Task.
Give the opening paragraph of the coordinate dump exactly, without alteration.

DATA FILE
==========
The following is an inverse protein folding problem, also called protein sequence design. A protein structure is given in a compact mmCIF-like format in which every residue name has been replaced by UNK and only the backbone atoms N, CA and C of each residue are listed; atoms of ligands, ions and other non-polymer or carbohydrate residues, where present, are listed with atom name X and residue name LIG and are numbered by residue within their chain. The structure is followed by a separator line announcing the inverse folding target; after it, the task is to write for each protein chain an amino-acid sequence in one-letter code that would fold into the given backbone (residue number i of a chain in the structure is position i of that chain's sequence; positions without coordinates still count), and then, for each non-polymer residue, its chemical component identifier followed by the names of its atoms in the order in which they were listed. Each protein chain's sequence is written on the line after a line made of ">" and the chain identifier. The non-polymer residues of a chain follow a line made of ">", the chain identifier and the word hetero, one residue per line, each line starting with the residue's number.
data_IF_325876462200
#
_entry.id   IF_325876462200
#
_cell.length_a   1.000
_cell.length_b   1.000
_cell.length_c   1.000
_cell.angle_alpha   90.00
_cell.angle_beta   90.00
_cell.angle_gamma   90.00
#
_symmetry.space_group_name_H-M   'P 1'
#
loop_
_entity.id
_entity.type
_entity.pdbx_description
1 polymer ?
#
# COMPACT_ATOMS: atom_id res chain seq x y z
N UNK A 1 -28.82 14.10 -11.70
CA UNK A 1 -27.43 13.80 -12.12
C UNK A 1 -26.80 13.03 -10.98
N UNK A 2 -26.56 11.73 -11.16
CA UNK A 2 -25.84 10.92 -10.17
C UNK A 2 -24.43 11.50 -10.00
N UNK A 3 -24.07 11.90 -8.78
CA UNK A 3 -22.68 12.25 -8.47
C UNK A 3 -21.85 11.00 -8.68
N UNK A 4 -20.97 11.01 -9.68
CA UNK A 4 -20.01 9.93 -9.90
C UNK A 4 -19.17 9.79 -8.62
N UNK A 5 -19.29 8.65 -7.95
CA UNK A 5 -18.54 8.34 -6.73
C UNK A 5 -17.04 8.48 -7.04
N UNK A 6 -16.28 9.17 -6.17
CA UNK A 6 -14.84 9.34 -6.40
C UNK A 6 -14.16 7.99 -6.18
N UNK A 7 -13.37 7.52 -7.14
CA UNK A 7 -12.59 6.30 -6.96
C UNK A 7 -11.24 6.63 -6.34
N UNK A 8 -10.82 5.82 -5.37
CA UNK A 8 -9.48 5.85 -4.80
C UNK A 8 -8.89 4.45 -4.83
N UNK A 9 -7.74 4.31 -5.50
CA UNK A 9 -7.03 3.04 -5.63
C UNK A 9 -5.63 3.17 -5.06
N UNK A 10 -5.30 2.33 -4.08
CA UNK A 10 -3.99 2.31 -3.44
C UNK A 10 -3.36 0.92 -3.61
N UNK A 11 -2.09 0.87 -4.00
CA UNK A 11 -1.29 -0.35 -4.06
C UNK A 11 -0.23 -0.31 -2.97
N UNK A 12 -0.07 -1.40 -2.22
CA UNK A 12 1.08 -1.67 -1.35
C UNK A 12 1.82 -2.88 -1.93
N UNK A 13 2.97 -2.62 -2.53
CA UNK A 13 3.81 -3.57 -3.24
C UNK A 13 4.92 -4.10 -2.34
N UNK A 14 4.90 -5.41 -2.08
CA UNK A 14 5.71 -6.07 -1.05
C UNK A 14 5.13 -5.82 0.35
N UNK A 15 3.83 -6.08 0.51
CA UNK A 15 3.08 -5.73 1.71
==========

The following is an inverse protein folding problem, also called protein sequence design. A protein structure is given in a compact mmCIF-like format in which every residue name has been replaced by UNK and only the backbone atoms N, CA and C of each residue are listed; atoms of ligands, ions and other non-polymer or carbohydrate residues, where present, are listed with atom name X and residue name LIG and are numbered by residue within their chain. The structure is followed by a separator line announcing the inverse folding target; after it, the task is to write for each protein chain an amino-acid sequence in one-letter code that would fold into the given backbone (residue number i of a chain in the structure is position i of that chain's sequence; positions without coordinates still count), and then, for each non-polymer residue, its chemical component identifier followed by the names of its atoms in the order in which they were listed. Each protein chain's sequence is written on the line after a line made of ">" and the chain identifier. The non-polymer residues of a chain follow a line made of ">", the chain identifier and the word hetero, one residue per line, each line starting with the residue's number.